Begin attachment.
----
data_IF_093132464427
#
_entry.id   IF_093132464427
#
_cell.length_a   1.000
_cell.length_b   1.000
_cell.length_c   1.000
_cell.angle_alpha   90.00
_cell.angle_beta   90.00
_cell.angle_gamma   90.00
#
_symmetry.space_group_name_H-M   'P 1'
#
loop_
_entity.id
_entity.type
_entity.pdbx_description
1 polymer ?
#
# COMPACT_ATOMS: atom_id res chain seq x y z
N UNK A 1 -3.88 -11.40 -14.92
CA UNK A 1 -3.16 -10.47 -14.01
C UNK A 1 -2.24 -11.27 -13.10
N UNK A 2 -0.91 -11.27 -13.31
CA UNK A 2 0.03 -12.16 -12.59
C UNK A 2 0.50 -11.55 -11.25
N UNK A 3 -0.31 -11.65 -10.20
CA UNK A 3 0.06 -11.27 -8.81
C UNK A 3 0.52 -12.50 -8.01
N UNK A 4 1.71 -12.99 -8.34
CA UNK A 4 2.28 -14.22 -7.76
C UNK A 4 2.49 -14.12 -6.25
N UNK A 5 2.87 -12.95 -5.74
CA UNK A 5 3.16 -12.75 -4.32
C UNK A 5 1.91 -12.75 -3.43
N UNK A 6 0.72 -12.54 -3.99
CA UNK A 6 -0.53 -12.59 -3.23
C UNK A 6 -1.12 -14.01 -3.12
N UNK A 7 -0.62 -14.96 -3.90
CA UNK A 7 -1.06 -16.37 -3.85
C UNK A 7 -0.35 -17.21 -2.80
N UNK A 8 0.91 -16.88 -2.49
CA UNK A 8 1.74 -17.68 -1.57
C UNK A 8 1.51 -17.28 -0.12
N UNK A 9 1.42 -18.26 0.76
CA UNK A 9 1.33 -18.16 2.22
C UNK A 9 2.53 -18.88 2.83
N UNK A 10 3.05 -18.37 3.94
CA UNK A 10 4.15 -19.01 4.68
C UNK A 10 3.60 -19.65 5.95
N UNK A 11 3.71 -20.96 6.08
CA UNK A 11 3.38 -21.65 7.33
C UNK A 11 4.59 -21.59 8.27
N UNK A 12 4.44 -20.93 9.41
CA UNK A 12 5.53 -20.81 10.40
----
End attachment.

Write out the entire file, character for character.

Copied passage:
data_IF_093132464427
#
_entry.id   IF_093132464427
#
_cell.length_a   1.000
_cell.length_b   1.000
_cell.length_c   1.000
_cell.angle_alpha   90.00
_cell.angle_beta   90.00
_cell.angle_gamma   90.00
#
_symmetry.space_group_name_H-M   'P 1'
#
loop_
_entity.id
_entity.type
_entity.pdbx_description
1 polymer ?
#
# COMPACT_ATOMS: atom_id res chain seq x y z
N UNK A 1 -3.88 -11.40 -14.92
CA UNK A 1 -3.16 -10.47 -14.01
C UNK A 1 -2.24 -11.27 -13.10
N UNK A 2 -0.91 -11.27 -13.31
CA UNK A 2 0.03 -12.16 -12.59
C UNK A 2 0.50 -11.55 -11.25
N UNK A 3 -0.31 -11.65 -10.20
CA UNK A 3 0.06 -11.27 -8.81
C UNK A 3 0.52 -12.50 -8.01
N UNK A 4 1.71 -12.99 -8.34
CA UNK A 4 2.28 -14.22 -7.76
C UNK A 4 2.49 -14.12 -6.25
N UNK A 5 2.87 -12.95 -5.74
CA UNK A 5 3.16 -12.75 -4.32
C UNK A 5 1.91 -12.75 -3.43
N UNK A 6 0.72 -12.54 -3.99
CA UNK A 6 -0.53 -12.59 -3.23
C UNK A 6 -1.12 -14.01 -3.12
N UNK A 7 -0.62 -14.96 -3.90
CA UNK A 7 -1.06 -16.37 -3.85
C UNK A 7 -0.35 -17.21 -2.80
N UNK A 8 0.91 -16.88 -2.49
CA UNK A 8 1.74 -17.68 -1.57
C UNK A 8 1.51 -17.28 -0.12
N UNK A 9 1.42 -18.26 0.76
CA UNK A 9 1.33 -18.16 2.22
C UNK A 9 2.53 -18.88 2.83
N UNK A 10 3.05 -18.37 3.94
CA UNK A 10 4.15 -19.01 4.68
C UNK A 10 3.60 -19.65 5.95
N UNK A 11 3.71 -20.96 6.08
CA UNK A 11 3.38 -21.65 7.33
C UNK A 11 4.59 -21.59 8.27
N UNK A 12 4.44 -20.93 9.41
CA UNK A 12 5.53 -20.81 10.40